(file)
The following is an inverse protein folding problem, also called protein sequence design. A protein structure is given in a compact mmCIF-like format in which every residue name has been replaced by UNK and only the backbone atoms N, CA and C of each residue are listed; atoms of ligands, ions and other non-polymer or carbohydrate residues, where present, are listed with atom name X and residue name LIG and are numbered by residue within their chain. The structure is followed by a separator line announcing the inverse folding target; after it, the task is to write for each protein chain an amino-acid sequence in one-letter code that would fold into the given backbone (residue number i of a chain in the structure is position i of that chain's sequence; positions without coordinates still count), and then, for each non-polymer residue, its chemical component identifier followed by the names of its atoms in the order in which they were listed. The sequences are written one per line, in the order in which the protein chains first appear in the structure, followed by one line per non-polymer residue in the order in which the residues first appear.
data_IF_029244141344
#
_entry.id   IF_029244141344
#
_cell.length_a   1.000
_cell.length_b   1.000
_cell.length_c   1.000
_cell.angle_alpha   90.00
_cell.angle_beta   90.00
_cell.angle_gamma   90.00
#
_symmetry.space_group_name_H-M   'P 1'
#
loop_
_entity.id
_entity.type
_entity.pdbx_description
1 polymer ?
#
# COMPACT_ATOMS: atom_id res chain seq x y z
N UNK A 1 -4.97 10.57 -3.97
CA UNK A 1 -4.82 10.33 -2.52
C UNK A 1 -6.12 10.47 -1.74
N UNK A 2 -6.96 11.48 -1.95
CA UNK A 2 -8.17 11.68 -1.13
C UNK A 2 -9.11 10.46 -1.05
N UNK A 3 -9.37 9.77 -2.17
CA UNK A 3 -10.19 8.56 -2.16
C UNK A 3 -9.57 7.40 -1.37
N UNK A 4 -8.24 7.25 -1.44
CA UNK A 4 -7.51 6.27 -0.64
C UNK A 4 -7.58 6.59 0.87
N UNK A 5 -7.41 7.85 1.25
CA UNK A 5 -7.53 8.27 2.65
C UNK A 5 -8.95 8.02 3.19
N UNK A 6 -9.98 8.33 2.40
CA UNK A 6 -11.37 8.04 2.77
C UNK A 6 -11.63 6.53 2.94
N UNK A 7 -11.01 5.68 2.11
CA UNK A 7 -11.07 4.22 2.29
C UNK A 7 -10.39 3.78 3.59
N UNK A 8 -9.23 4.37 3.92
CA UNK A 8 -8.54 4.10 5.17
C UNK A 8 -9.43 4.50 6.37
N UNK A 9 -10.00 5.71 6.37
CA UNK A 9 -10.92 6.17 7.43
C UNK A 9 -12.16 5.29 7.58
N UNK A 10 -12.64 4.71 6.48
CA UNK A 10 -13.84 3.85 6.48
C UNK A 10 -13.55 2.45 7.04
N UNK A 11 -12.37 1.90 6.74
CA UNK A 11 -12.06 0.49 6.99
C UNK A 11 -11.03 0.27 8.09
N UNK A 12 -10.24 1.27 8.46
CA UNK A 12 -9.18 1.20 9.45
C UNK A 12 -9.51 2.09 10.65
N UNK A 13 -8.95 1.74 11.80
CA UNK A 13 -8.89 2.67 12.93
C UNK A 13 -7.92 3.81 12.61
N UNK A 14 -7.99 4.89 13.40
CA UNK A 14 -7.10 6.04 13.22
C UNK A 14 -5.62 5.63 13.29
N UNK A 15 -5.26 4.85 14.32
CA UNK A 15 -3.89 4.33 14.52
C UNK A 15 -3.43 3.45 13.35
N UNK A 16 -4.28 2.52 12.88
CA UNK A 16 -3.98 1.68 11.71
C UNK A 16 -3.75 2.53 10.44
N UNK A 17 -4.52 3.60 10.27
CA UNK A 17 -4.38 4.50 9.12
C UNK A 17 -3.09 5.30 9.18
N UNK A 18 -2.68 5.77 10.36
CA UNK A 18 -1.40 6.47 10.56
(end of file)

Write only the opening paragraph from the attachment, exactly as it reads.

The following is an inverse protein folding problem, also called protein sequence design. A protein structure is given in a compact mmCIF-like format in which every residue name has been replaced by UNK and only the backbone atoms N, CA and C of each residue are listed; atoms of ligands, ions and other non-polymer or carbohydrate residues, where present, are listed with atom name X and residue name LIG and are numbered by residue within their chain. The structure is followed by a separator line announcing the inverse folding target; after it, the task is to write for each protein chain an amino-acid sequence in one-letter code that would fold into the given backbone (residue number i of a chain in the structure is position i of that chain's sequence; positions without coordinates still count), and then, for each non-polymer residue, its chemical component identifier followed by the names of its atoms in the order in which they were listed. The sequences are written one per line, in the order in which the protein chains first appear in the structure, followed by one line per non-polymer residue in the order in which the residues first appear.